Indonesia's top rescue official said on Monday morning that authorities believe the missing AirAsia jet is likely at the bottom of the sea, based on radar data from the plane's last contact.
"(Because) the coordinate that was given to us and the evolution from the calculation point of the flight track is at sea, our early conjecture is that the plane is in the bottom of the sea," said Marsdya Tni Hendry Bambang, head of Indonesia's national search and rescue agency, according to CNN.
Indonesia resumed at dawn Monday the search for the plane that went missing in the Java Sea with 162 people on board a day earlier, a search and rescue official told AFP.
Australia joined the Indonesia-led search for the plane, the military said.
A Royal Australian Air Force (RAAF) AP-3C Orion took off from the northern city of Darwin early Monday to join the operation, which is centered on the Java Sea, the Australian Defense Force said, according to AFP.
Chief of defense Air Chief Marshal Mark Binskin said the Orion would help in the search for the AirAsia flight, which went missing in bad weather en route to Singapore.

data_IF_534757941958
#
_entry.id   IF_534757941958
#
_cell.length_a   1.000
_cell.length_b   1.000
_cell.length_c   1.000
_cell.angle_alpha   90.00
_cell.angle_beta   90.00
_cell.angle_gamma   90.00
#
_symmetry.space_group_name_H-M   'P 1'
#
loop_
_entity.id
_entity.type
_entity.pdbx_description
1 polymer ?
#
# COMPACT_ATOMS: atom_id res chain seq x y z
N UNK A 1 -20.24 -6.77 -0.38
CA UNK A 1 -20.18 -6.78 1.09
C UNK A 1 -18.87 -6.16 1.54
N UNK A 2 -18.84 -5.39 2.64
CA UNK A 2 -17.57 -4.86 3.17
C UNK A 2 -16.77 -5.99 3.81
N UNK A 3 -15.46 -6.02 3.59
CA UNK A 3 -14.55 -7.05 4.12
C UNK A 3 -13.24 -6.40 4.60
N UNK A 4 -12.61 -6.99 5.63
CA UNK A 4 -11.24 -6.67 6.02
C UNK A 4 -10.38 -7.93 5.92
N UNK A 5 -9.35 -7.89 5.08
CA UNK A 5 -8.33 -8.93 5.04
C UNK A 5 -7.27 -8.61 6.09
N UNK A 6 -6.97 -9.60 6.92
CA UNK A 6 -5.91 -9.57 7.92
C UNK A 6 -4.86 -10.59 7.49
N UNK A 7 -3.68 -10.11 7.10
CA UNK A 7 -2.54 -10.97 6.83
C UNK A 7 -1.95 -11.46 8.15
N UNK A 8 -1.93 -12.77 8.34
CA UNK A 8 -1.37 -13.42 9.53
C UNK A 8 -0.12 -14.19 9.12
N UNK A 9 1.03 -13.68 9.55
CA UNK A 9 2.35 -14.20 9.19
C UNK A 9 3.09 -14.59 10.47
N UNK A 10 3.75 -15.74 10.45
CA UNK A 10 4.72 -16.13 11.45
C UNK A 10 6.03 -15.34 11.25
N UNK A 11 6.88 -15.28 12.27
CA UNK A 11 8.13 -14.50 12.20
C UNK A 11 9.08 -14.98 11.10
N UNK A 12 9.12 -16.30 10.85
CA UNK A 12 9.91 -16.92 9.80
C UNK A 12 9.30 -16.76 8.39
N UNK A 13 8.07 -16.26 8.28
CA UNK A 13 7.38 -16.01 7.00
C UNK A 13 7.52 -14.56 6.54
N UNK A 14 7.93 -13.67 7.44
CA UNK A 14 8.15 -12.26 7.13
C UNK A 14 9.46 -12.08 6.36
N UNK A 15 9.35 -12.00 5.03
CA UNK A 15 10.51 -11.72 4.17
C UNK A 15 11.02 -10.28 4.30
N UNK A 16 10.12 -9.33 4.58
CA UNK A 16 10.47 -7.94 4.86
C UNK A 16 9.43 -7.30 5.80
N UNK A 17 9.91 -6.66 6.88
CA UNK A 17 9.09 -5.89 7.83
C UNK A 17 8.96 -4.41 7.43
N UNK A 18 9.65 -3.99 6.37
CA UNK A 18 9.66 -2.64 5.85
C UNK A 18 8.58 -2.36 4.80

"The RAAF AP-3C Orion aircraft has a well proven capability in search and rescue and carries maritime search radar coupled with infra-red and electro-optical sensors to support the visual observation capabilities provided by its highly trained crew," he was quoted as having said.
Australian Prime Minister Tony Abbott has pledged to help Indonesia in the search for the missing flight, calling President Joko Widodo on Sunday to offer assistance.
Abbott told Widodo Australia would do "whatever we humanly could to assist," his office said in a statement.
Australia is already leading the search for another missing aircraft, Malaysia Airlines Flight MH370, which disappeared in March with 239 people on board and is believed to have crashed in the remote Indian Ocean far off Australia's west coast.
No sign of that plane has so far been found and a range of theories as its fate have emerged – from hijacking to crashing to being diverted for use in a terror attack, possibly against Israel. Later theories have become even wilder, ranging from an onboard fire to a suicide mission.
Controversy reigns over every detail of the flight, including the co-pilot's last words - "All right, good night" - and the fact that two Iranian nationals with stolen passports were on board.
The latest publicized theory in June predicted that the 239 passengers and crew died from hypoxia, or oxygen deprivation, building on earlier analysis pointing to fuel starvation. A Helios Airways flight in 2005 crashed under similar circumstances.